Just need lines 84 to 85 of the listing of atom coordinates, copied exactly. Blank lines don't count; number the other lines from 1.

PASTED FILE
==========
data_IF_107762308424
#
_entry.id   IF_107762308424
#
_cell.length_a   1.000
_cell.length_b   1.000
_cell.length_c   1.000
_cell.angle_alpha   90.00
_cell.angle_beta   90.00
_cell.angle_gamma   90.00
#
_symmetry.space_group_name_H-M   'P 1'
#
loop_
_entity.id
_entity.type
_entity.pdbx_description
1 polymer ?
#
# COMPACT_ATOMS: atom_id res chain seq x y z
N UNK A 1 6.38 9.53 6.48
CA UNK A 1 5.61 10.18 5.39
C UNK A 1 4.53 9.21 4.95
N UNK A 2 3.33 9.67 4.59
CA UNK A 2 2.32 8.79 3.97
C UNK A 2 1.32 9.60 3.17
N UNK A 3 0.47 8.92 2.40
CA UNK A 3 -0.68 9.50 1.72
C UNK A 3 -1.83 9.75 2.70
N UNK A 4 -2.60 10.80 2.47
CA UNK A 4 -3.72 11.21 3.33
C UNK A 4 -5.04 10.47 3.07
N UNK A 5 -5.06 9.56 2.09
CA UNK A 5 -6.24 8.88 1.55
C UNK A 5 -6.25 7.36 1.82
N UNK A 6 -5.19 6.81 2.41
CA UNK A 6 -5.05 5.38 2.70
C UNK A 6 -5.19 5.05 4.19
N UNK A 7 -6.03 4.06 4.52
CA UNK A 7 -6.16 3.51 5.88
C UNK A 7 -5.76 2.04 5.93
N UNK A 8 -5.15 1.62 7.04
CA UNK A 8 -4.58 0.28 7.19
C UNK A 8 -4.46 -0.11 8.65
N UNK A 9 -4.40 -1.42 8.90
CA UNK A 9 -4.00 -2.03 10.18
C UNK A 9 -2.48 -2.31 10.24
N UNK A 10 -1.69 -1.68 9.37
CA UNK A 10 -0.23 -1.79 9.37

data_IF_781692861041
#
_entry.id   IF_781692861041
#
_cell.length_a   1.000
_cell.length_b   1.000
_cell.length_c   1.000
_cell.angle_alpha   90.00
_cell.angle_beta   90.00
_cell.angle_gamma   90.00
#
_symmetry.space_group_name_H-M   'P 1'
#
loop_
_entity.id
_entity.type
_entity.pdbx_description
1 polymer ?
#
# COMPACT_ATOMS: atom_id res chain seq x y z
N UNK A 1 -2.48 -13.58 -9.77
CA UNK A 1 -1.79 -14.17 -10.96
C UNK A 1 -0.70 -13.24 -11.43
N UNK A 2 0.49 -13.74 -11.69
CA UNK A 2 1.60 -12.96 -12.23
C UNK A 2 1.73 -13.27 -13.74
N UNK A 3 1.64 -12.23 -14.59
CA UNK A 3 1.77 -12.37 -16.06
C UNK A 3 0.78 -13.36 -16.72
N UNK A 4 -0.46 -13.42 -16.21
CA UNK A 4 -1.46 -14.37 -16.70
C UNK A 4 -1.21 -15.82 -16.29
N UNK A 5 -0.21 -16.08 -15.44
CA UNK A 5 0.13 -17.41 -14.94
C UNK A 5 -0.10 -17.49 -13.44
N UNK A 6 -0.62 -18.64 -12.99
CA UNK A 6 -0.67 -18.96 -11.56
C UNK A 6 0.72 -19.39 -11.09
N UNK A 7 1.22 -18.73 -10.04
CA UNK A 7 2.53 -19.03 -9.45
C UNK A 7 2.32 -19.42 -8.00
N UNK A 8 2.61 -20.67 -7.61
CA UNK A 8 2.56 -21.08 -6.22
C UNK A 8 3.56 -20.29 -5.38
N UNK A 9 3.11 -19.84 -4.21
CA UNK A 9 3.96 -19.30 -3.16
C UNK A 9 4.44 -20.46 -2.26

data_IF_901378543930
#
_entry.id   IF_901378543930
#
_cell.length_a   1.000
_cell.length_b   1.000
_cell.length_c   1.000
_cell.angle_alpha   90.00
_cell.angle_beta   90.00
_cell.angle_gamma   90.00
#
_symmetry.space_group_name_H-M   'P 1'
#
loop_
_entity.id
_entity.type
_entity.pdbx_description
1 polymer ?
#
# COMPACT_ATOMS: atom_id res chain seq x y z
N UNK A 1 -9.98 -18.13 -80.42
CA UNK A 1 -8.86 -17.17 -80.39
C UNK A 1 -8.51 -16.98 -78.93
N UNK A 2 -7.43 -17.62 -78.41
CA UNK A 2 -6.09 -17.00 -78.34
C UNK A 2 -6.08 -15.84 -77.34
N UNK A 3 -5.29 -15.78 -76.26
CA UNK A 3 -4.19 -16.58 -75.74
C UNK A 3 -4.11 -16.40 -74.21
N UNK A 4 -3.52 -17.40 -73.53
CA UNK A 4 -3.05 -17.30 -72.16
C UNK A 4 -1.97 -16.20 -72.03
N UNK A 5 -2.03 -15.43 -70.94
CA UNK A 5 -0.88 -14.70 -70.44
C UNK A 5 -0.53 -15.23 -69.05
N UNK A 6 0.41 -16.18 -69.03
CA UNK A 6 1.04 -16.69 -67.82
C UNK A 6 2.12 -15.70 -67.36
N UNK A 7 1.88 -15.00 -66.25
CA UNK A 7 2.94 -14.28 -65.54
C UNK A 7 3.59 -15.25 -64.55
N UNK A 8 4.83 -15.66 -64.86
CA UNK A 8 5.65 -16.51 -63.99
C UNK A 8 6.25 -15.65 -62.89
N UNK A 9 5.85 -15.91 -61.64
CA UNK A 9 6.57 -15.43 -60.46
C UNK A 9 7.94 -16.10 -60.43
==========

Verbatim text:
C UNK A 5 -0.10 -17.49 -13.44
N UNK A 6 -0.62 -18.64 -12.99